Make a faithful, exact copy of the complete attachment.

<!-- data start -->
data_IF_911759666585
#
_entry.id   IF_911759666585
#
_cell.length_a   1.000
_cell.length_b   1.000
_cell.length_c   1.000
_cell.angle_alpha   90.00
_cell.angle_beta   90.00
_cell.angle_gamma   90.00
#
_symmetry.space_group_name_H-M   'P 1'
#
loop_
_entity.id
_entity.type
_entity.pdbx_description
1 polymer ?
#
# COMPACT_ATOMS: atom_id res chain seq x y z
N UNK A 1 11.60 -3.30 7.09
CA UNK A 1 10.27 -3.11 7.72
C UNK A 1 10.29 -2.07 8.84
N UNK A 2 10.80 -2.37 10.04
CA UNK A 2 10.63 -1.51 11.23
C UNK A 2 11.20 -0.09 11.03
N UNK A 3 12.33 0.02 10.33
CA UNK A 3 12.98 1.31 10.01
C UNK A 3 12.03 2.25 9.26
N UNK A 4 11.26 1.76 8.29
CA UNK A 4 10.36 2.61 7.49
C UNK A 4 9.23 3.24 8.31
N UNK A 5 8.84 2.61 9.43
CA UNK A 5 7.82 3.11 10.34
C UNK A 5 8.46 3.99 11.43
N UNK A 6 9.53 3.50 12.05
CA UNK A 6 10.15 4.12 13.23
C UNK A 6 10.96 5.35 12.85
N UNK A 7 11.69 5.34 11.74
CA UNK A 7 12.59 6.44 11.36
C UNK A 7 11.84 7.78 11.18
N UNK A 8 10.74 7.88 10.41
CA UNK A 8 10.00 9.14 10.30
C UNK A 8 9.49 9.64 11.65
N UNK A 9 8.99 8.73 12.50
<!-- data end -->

data_IF_911759666585
#
_entry.id   IF_911759666585
#
_cell.length_a   1.000
_cell.length_b   1.000
_cell.length_c   1.000
_cell.angle_alpha   90.00
_cell.angle_beta   90.00
_cell.angle_gamma   90.00
#
_symmetry.space_group_name_H-M   'P 1'
#
loop_
_entity.id
_entity.type
_entity.pdbx_description
1 polymer ?
#
# COMPACT_ATOMS: atom_id res chain seq x y z
N UNK A 1 11.60 -3.30 7.09
CA UNK A 1 10.27 -3.11 7.72
C UNK A 1 10.29 -2.07 8.84
N UNK A 2 10.80 -2.37 10.04
CA UNK A 2 10.63 -1.51 11.23
C UNK A 2 11.20 -0.09 11.03
N UNK A 3 12.33 0.02 10.33
CA UNK A 3 12.98 1.31 10.01
C UNK A 3 12.03 2.25 9.26
N UNK A 4 11.26 1.76 8.29
CA UNK A 4 10.36 2.61 7.49
C UNK A 4 9.23 3.24 8.31
N UNK A 5 8.84 2.61 9.43
CA UNK A 5 7.82 3.11 10.34
C UNK A 5 8.46 3.99 11.43
N UNK A 6 9.53 3.50 12.05
CA UNK A 6 10.15 4.12 13.23
C UNK A 6 10.96 5.35 12.85
N UNK A 7 11.69 5.34 11.74
CA UNK A 7 12.59 6.44 11.36
C UNK A 7 11.84 7.78 11.18
N UNK A 8 10.74 7.88 10.41
CA UNK A 8 10.00 9.14 10.30
C UNK A 8 9.49 9.64 11.65
N UNK A 9 8.99 8.73 12.50